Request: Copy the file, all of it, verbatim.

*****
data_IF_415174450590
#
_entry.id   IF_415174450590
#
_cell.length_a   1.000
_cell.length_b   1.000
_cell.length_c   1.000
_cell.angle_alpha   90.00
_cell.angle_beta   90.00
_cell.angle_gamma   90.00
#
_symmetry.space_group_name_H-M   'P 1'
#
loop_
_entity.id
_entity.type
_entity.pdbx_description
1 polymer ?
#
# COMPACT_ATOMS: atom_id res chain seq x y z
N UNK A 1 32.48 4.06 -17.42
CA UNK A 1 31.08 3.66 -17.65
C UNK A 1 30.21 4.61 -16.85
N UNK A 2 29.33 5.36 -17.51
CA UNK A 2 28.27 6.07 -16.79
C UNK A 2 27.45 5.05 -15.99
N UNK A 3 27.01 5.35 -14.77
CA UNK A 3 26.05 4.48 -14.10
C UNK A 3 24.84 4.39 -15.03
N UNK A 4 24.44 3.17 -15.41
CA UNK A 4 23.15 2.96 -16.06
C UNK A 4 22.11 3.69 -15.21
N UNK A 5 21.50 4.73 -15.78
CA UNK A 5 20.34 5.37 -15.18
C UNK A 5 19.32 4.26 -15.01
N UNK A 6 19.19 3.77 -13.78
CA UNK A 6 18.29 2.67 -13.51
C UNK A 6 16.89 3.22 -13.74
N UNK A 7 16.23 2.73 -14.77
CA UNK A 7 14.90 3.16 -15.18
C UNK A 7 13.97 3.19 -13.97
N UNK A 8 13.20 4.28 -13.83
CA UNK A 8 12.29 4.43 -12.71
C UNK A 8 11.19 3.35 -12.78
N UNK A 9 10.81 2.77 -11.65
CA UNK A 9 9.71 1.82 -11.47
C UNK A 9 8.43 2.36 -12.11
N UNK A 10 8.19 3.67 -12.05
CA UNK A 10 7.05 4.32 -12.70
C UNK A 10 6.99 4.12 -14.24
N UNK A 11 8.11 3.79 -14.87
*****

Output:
data_IF_415174450590
#
_entry.id   IF_415174450590
#
_cell.length_a   1.000
_cell.length_b   1.000
_cell.length_c   1.000
_cell.angle_alpha   90.00
_cell.angle_beta   90.00
_cell.angle_gamma   90.00
#
_symmetry.space_group_name_H-M   'P 1'
#
loop_
_entity.id
_entity.type
_entity.pdbx_description
1 polymer ?
#
# COMPACT_ATOMS: atom_id res chain seq x y z
N UNK A 1 32.48 4.06 -17.42
CA UNK A 1 31.08 3.66 -17.65
C UNK A 1 30.21 4.61 -16.85
N UNK A 2 29.33 5.36 -17.51
CA UNK A 2 28.27 6.07 -16.79
C UNK A 2 27.45 5.05 -15.99
N UNK A 3 27.01 5.35 -14.77
CA UNK A 3 26.05 4.48 -14.10
C UNK A 3 24.84 4.39 -15.03
N UNK A 4 24.44 3.17 -15.41
CA UNK A 4 23.15 2.96 -16.06
C UNK A 4 22.11 3.69 -15.21
N UNK A 5 21.50 4.73 -15.78
CA UNK A 5 20.34 5.37 -15.18
C UNK A 5 19.32 4.26 -15.01
N UNK A 6 19.19 3.77 -13.78
CA UNK A 6 18.29 2.67 -13.51
C UNK A 6 16.89 3.22 -13.74
N UNK A 7 16.23 2.73 -14.77
CA UNK A 7 14.90 3.16 -15.18
C UNK A 7 13.97 3.19 -13.97
N UNK A 8 13.20 4.28 -13.83
CA UNK A 8 12.29 4.43 -12.71
C UNK A 8 11.19 3.35 -12.78
N UNK A 9 10.81 2.77 -11.65
CA UNK A 9 9.71 1.82 -11.47
C UNK A 9 8.43 2.36 -12.11
N UNK A 10 8.19 3.67 -12.05
CA UNK A 10 7.05 4.32 -12.70
C UNK A 10 6.99 4.12 -14.24
N UNK A 11 8.11 3.79 -14.87